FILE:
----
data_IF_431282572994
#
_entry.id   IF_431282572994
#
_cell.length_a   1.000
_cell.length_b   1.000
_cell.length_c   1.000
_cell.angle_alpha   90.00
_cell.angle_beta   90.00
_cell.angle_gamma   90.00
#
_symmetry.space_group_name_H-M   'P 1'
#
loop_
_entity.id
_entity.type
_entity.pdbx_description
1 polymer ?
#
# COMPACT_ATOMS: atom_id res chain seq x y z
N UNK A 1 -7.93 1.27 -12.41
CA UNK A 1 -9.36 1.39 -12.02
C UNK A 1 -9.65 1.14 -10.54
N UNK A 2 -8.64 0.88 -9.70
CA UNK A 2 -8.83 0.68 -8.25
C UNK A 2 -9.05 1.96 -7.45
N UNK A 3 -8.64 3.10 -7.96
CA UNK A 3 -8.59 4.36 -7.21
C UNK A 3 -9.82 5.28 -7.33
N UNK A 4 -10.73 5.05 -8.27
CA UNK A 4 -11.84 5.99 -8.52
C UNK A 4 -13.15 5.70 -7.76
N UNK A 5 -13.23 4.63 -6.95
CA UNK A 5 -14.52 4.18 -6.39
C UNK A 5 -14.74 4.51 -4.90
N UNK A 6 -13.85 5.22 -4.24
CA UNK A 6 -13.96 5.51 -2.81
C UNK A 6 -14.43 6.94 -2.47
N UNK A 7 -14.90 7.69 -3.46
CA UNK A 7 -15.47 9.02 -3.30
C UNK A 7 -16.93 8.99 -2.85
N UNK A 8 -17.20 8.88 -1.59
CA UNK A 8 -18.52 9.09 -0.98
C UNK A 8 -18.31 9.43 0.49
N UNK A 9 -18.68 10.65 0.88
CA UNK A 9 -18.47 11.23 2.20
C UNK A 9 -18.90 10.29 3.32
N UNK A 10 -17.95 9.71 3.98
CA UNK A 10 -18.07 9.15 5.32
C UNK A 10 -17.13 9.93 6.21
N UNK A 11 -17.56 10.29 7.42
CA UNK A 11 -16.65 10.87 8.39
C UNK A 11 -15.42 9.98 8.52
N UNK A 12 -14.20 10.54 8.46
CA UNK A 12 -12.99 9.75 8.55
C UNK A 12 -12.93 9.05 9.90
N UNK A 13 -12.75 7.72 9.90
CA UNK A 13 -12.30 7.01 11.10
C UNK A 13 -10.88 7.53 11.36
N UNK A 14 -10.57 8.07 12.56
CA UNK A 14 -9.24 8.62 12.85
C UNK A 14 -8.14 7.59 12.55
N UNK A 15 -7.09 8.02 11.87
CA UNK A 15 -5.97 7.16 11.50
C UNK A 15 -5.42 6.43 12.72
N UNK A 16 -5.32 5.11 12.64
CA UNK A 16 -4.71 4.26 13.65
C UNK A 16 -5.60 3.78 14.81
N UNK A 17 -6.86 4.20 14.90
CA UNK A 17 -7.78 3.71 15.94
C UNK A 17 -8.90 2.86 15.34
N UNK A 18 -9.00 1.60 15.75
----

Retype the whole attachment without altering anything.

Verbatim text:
data_IF_431282572994
#
_entry.id   IF_431282572994
#
_cell.length_a   1.000
_cell.length_b   1.000
_cell.length_c   1.000
_cell.angle_alpha   90.00
_cell.angle_beta   90.00
_cell.angle_gamma   90.00
#
_symmetry.space_group_name_H-M   'P 1'
#
loop_
_entity.id
_entity.type
_entity.pdbx_description
1 polymer ?
#
# COMPACT_ATOMS: atom_id res chain seq x y z
N UNK A 1 -7.93 1.27 -12.41
CA UNK A 1 -9.36 1.39 -12.02
C UNK A 1 -9.65 1.14 -10.54
N UNK A 2 -8.64 0.88 -9.70
CA UNK A 2 -8.83 0.68 -8.25
C UNK A 2 -9.05 1.96 -7.45
N UNK A 3 -8.64 3.10 -7.96
CA UNK A 3 -8.59 4.36 -7.21
C UNK A 3 -9.82 5.28 -7.33
N UNK A 4 -10.73 5.05 -8.27
CA UNK A 4 -11.84 5.99 -8.52
C UNK A 4 -13.15 5.70 -7.76
N UNK A 5 -13.23 4.63 -6.95
CA UNK A 5 -14.52 4.18 -6.39
C UNK A 5 -14.74 4.51 -4.90
N UNK A 6 -13.85 5.22 -4.24
CA UNK A 6 -13.96 5.51 -2.81
C UNK A 6 -14.43 6.94 -2.47
N UNK A 7 -14.90 7.69 -3.46
CA UNK A 7 -15.47 9.02 -3.30
C UNK A 7 -16.93 8.99 -2.85
N UNK A 8 -17.20 8.88 -1.59
CA UNK A 8 -18.52 9.09 -0.98
C UNK A 8 -18.31 9.43 0.49
N UNK A 9 -18.68 10.65 0.88
CA UNK A 9 -18.47 11.23 2.20
C UNK A 9 -18.90 10.29 3.32
N UNK A 10 -17.95 9.71 3.98
CA UNK A 10 -18.07 9.15 5.32
C UNK A 10 -17.13 9.93 6.21
N UNK A 11 -17.56 10.29 7.42
CA UNK A 11 -16.65 10.87 8.39
C UNK A 11 -15.42 9.98 8.52
N UNK A 12 -14.20 10.54 8.46
CA UNK A 12 -12.99 9.75 8.55
C UNK A 12 -12.93 9.05 9.90
N UNK A 13 -12.75 7.72 9.90
CA UNK A 13 -12.30 7.01 11.10
C UNK A 13 -10.88 7.53 11.36
N UNK A 14 -10.57 8.07 12.56
CA UNK A 14 -9.24 8.62 12.85
C UNK A 14 -8.14 7.59 12.55
N UNK A 15 -7.09 8.02 11.87
CA UNK A 15 -5.97 7.16 11.50
C UNK A 15 -5.42 6.43 12.72
N UNK A 16 -5.32 5.11 12.64
CA UNK A 16 -4.71 4.26 13.65
C UNK A 16 -5.60 3.78 14.81
N UNK A 17 -6.86 4.20 14.90
CA UNK A 17 -7.78 3.71 15.94
C UNK A 17 -8.90 2.86 15.34
N UNK A 18 -9.00 1.60 15.75